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Youth For Human Rights International Awards Outstanding Human Rights Activists, Celebrates 20th Anniversary

Twenty years of promoting human rights education to ensure the rights enshrined in the Universal Declaration of Human Rights become a reality for all

Youth for Human Rights International (YHRI) hosted a Global Virtual Conference to mark its 20th Anniversary December 8 and to celebrate International Human Rights Day. More than 1,600 human rights proponents from 97 nations attended. A panel of renowned human rights advocates discussed the importance of human rights education and awarded outstanding human rights activists for their dedication and the impact of their work to make human rights a reality across the globe.

Firestone receives her award from Youth for Human Rights International
 Rock 4 Human Rights lead singer and founder Wil Seabrook presents Ellen Firestone with her Youth for Human Rights International Award.
 

The first awardee was human rights ambassador Ellen Firestone who has been working with Youth for Human Rights International since 2007. Over the past decade, she has delivered workshops and talks on “Human Rights: from Education to Action,” launched her own human rights podcast, and served in several human rights NGOs such as the Advisory Board for Global Education Motivators in Philadelphia. She has reached more than 80,000 with her human rights message. “With knowledge comes responsibility,” says Firestone. “We have the important job of continuing to educate the world’s people on their human rights so they can promote and protect them for themselves and others.” Firestone encourages everyone to become involved and take the first step to raise awareness.

YHRI presented its second award to Costa Rica Legislative Assembly Deputy Jorge Luis Fonseca Fonseca. In 2018 Youth for Human Rights Costa Rica executives urged Fonseca to introduce legislation to promote teaching the Universal Declaration of Human Rights (UDHR) in the school system of the country. He did so, and on August 25, 2021, the Legislative Assembly of Costa Rica passed into law a bill mandating human rights education in schools throughout the country. “We believe that we have made a great contribution to the Costa Rican education system so that young students know which rights are inherent in them, simply because they are human beings,” says Fonseca. “I am grateful that you have thought of me to promote this bill which came to fruition.” 

Superintendent (Ret.) Ricky Veerappan of the York Provincial Police of Ontario, Canada, believes policing must be done through the lens of human rights. He was awarded the Youth for Human Rights International Award for his work to make human right a reality.
 

The third awardee, York Regional Police Superintendent (Ret.) Ricky Veerappan, was acknowledged for promoting human rights through the Community Services Division“Events over the past two years have had a huge impact on police/community relationships and the level of trust and confidence in policing in general,” says Veerappan. He explained that York Region Police believe that policing must be done “through the lens of human rights, not human rights through the lens of policing. Human rights has to be the platform on which policing is built.”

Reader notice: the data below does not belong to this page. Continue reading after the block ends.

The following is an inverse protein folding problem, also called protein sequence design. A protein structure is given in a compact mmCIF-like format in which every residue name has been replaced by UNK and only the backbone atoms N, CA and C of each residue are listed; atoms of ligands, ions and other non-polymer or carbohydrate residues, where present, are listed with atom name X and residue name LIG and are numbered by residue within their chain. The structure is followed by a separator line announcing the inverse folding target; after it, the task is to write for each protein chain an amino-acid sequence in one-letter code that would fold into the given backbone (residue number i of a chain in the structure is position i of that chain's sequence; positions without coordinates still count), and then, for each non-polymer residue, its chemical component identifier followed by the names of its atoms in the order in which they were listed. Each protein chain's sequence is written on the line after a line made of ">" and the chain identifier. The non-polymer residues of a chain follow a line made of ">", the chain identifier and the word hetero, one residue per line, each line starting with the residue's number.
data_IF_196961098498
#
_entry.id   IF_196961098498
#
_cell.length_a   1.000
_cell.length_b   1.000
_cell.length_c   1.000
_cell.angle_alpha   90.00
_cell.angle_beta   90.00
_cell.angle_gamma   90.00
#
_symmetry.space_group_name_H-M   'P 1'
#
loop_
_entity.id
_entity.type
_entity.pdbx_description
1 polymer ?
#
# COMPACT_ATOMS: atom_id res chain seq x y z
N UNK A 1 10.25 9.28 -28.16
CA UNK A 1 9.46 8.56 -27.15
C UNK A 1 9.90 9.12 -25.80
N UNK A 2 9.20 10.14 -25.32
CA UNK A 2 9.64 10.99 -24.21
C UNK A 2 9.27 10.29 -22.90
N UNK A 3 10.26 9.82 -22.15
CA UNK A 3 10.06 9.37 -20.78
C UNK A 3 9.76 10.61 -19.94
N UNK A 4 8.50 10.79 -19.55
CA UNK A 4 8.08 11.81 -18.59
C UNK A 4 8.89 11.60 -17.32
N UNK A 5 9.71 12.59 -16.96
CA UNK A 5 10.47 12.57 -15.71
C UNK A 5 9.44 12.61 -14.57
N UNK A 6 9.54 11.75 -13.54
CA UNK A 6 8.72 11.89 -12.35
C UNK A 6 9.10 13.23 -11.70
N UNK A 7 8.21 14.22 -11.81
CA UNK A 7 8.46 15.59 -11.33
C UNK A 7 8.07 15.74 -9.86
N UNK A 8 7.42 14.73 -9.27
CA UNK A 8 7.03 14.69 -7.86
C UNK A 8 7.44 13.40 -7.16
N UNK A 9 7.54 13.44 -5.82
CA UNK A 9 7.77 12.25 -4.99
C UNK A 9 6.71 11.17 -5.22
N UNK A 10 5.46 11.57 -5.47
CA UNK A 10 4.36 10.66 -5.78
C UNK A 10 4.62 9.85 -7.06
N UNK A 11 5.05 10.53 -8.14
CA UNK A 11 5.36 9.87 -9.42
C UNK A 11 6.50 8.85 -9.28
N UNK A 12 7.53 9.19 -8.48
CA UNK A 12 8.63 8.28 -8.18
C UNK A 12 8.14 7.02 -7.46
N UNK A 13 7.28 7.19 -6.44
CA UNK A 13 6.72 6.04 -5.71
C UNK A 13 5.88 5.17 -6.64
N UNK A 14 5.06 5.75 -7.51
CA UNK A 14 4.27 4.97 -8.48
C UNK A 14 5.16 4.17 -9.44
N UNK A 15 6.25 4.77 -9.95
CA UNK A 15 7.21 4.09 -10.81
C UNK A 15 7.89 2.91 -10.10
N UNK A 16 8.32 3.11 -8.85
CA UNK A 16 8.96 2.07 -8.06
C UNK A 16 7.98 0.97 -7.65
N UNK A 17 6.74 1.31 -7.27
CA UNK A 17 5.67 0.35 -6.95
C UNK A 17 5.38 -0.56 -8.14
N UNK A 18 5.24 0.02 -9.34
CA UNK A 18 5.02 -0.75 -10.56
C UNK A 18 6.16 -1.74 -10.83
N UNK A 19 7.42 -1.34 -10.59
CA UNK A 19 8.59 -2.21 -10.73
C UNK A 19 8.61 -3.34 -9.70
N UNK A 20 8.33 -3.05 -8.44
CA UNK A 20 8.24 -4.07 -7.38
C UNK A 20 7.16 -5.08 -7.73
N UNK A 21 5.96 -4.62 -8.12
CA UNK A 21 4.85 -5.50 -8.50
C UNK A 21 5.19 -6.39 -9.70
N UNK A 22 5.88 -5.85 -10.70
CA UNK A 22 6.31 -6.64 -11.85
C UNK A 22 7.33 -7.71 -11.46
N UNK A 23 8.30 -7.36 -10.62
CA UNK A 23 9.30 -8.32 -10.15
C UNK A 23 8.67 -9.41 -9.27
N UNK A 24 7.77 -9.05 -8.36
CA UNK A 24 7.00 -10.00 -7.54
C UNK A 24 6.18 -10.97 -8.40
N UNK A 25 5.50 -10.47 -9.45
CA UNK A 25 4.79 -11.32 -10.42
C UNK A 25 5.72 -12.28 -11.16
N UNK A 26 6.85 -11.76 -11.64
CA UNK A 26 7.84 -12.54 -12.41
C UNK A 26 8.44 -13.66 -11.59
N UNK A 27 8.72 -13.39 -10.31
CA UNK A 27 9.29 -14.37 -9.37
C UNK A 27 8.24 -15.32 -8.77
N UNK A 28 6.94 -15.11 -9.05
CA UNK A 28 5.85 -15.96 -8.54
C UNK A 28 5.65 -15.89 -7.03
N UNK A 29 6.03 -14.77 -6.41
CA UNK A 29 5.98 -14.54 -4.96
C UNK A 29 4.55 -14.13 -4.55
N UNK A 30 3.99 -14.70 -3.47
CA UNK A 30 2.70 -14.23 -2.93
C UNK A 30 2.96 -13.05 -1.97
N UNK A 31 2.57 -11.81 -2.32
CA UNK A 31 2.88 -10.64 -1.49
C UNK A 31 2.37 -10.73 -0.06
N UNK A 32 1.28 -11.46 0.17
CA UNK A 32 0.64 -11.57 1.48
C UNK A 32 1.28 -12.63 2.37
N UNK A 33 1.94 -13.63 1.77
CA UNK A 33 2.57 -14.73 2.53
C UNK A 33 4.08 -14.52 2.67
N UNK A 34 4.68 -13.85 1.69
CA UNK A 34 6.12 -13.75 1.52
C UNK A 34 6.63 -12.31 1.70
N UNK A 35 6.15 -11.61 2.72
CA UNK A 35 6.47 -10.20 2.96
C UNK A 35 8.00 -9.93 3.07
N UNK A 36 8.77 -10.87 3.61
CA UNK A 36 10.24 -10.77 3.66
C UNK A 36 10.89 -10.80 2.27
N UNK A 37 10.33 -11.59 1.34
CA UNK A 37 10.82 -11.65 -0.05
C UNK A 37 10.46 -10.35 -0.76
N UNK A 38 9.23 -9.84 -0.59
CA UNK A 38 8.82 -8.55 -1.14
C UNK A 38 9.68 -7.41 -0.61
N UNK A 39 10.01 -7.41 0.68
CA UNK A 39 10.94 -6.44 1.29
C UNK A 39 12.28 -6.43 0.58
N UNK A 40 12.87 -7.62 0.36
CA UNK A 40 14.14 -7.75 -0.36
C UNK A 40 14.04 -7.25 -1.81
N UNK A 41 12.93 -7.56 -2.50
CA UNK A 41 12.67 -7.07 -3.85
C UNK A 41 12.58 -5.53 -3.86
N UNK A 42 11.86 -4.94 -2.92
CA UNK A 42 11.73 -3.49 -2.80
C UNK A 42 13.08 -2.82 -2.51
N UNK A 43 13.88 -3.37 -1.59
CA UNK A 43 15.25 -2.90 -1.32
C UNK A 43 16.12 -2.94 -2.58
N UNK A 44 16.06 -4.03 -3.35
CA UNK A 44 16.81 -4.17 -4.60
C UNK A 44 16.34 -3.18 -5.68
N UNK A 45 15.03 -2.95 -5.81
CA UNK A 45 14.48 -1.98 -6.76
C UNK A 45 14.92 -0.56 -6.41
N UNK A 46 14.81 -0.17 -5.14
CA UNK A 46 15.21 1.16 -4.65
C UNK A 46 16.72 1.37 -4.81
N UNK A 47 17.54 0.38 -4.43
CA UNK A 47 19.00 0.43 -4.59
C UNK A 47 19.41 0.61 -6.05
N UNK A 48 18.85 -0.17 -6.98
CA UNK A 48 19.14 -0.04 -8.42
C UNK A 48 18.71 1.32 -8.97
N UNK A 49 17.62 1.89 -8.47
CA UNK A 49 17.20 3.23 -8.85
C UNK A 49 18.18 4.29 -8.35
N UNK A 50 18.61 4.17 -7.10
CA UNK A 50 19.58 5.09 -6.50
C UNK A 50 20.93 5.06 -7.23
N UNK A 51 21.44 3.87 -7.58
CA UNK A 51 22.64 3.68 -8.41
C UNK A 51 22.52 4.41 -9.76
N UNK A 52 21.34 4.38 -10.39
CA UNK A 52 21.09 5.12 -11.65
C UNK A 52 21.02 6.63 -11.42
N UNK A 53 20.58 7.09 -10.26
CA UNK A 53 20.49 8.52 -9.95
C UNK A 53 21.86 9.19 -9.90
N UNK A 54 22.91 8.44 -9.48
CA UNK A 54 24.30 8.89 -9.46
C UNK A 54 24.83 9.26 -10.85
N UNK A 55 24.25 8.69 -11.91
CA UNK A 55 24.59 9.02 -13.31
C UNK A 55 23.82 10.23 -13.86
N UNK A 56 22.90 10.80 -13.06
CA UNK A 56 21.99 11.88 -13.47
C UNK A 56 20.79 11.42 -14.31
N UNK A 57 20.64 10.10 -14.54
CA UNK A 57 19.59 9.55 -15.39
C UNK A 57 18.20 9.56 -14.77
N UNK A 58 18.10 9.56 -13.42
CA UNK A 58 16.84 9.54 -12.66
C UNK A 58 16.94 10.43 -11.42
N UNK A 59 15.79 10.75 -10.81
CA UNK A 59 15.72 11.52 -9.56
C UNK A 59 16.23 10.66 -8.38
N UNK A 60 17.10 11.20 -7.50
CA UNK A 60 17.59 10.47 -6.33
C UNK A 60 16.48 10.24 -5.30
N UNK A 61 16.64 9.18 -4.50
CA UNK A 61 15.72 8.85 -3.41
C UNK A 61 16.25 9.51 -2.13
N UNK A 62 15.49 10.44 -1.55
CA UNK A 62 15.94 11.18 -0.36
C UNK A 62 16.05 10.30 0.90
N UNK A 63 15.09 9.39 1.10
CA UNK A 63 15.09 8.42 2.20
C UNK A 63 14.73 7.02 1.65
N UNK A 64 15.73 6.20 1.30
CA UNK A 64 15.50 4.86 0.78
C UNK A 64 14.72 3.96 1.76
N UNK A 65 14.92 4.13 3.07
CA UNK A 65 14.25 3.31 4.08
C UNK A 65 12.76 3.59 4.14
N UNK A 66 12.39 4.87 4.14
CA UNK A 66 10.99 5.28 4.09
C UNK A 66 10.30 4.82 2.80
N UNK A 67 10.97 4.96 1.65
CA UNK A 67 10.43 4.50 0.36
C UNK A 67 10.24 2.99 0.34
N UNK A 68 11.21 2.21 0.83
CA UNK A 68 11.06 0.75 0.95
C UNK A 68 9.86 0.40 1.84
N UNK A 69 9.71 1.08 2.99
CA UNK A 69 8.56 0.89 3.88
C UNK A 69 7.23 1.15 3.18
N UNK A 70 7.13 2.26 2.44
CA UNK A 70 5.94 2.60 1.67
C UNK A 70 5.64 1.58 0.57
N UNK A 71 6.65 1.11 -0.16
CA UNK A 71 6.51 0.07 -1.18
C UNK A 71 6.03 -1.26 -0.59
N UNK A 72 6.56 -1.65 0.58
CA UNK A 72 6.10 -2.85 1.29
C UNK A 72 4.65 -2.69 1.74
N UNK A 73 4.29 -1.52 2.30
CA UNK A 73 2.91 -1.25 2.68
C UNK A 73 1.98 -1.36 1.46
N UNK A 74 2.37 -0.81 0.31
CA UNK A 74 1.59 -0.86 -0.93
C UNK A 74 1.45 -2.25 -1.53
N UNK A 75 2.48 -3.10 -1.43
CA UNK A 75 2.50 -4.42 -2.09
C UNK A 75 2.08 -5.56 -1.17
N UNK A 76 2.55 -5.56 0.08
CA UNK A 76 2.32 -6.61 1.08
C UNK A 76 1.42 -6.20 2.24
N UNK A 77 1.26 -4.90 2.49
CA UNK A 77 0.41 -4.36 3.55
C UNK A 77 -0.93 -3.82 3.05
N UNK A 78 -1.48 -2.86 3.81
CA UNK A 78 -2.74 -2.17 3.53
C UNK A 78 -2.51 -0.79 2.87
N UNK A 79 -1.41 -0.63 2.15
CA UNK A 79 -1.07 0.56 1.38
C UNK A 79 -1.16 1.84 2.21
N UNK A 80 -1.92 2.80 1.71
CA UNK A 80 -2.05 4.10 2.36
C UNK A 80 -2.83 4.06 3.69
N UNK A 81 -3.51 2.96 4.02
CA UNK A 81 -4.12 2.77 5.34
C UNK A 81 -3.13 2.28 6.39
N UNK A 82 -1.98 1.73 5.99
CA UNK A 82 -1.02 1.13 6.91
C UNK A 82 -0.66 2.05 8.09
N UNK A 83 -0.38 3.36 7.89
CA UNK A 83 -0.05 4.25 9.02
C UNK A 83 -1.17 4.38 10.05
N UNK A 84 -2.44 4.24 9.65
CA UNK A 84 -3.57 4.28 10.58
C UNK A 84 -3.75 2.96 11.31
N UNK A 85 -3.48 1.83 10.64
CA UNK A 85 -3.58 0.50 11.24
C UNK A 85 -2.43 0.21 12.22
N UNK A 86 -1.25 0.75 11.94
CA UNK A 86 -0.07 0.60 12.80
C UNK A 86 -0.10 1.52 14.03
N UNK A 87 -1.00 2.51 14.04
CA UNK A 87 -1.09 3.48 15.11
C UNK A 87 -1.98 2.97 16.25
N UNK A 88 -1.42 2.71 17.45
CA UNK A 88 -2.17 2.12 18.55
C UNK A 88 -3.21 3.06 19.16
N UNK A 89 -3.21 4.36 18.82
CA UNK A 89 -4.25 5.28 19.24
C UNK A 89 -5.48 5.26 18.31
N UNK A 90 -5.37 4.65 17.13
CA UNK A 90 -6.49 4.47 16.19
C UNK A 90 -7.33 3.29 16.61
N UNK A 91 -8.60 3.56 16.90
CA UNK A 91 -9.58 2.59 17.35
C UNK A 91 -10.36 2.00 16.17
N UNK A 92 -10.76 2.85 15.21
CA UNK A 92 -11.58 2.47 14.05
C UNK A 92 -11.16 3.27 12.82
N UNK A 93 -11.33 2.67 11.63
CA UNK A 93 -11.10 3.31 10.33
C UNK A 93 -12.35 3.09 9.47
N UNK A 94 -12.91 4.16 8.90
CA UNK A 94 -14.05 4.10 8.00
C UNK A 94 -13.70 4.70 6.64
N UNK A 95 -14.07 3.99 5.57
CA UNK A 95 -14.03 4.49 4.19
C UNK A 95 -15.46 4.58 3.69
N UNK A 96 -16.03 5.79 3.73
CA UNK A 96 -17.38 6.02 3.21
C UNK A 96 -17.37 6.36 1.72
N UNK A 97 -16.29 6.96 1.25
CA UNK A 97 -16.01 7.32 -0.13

Panelists included humanitarians and human rights activists Wil Seabrook, founder of Rock 4 Human Rights; Dr. Mary Shuttleworth, President and Founder of Youth for Human Rights International;Rabbi Michael Shevack, Councilor-General of the World Cultural Organization; Wafik Moustafa, Founder and Chairman of British Arab Network; Laura Guercio, President of Legal Aid Worldwide; Demme Durret, Youth for Human Rights International Youth Ambassador; and Fabio Amicarelli, Humanitarian Programs Director of the Church of Scientology International.

Youth for Human Rights International President Mary Shuttleworth said, “With such dedication and support, together we now look to the future, enriched by lessons learned and star-high goals. We surge unwavering toward a future where generations 20 years on will know that human rights have at last become a reality for all time to come.”

Over the past 20 years, Youth for Human Rights International has grown to a worldwide movement of 150 groups, clubs and chapters, partnering with 1,500 organizations and government agencies across 92 nations, educating 1.7 million youth with its materials, reaching more than 700 million people; and leaving its mark at every level of society. YHRI acknowledges all its outstanding partners and volunteers whose purpose is to make the rights enshrined in the United Nations Universal Declaration on Human Rights a reality. Special thanks goes to its main sponsor, the Church of Scientology.

The Scientology religion was founded by author and philosopher L. Ron Hubbard. The first Church of Scientology was formed in Los Angeles in 1954 and the religion has expanded to more than 11,000 Churches, Missions and affiliated groups, with millions of members in 167 countries.

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